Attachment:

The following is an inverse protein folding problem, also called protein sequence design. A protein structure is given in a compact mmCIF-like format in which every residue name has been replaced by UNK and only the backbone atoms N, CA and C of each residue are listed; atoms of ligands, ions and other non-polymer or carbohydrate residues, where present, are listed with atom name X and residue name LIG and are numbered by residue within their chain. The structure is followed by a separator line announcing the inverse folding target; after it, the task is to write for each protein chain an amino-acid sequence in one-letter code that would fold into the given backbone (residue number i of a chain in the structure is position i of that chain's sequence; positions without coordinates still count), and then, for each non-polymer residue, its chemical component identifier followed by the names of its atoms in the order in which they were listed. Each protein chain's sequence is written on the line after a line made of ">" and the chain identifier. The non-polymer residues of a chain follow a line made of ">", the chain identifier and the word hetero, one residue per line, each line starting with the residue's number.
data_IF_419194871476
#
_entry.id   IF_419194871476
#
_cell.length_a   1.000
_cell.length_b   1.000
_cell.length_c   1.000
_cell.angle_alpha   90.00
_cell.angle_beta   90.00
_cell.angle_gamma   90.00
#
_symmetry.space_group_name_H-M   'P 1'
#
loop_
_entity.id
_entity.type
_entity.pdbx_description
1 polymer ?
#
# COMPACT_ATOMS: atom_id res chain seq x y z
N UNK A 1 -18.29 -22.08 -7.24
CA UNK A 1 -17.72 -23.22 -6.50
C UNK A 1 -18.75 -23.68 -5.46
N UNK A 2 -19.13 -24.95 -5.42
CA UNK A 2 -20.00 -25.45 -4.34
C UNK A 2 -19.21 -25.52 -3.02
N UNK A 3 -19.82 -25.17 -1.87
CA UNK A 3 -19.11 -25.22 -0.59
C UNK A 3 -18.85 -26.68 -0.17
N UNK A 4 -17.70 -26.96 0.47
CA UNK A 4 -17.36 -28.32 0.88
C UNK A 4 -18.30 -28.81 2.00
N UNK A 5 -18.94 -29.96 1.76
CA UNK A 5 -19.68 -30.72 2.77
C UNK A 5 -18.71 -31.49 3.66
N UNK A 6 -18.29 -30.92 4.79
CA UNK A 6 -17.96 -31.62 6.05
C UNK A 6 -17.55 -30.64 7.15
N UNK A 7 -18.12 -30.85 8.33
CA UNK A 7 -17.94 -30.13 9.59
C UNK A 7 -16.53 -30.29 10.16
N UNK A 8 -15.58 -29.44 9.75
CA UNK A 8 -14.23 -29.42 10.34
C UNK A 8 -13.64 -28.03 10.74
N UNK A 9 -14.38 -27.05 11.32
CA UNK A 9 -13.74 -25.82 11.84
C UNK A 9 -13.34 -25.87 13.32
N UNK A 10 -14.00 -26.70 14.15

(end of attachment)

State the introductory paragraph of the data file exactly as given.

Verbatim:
The following is an inverse protein folding problem, also called protein sequence design. A protein structure is given in a compact mmCIF-like format in which every residue name has been replaced by UNK and only the backbone atoms N, CA and C of each residue are listed; atoms of ligands, ions and other non-polymer or carbohydrate residues, where present, are listed with atom name X and residue name LIG and are numbered by residue within their chain. The structure is followed by a separator line announcing the inverse folding target; after it, the task is to write for each protein chain an amino-acid sequence in one-letter code that would fold into the given backbone (residue number i of a chain in the structure is position i of that chain's sequence; positions without coordinates still count), and then, for each non-polymer residue, its chemical component identifier followed by the names of its atoms in the order in which they were listed. Each protein chain's sequence is written on the line after a line made of ">" and the chain identifier. The non-polymer residues of a chain follow a line made of ">", the chain identifier and the word hetero, one residue per line, each line starting with the residue's number.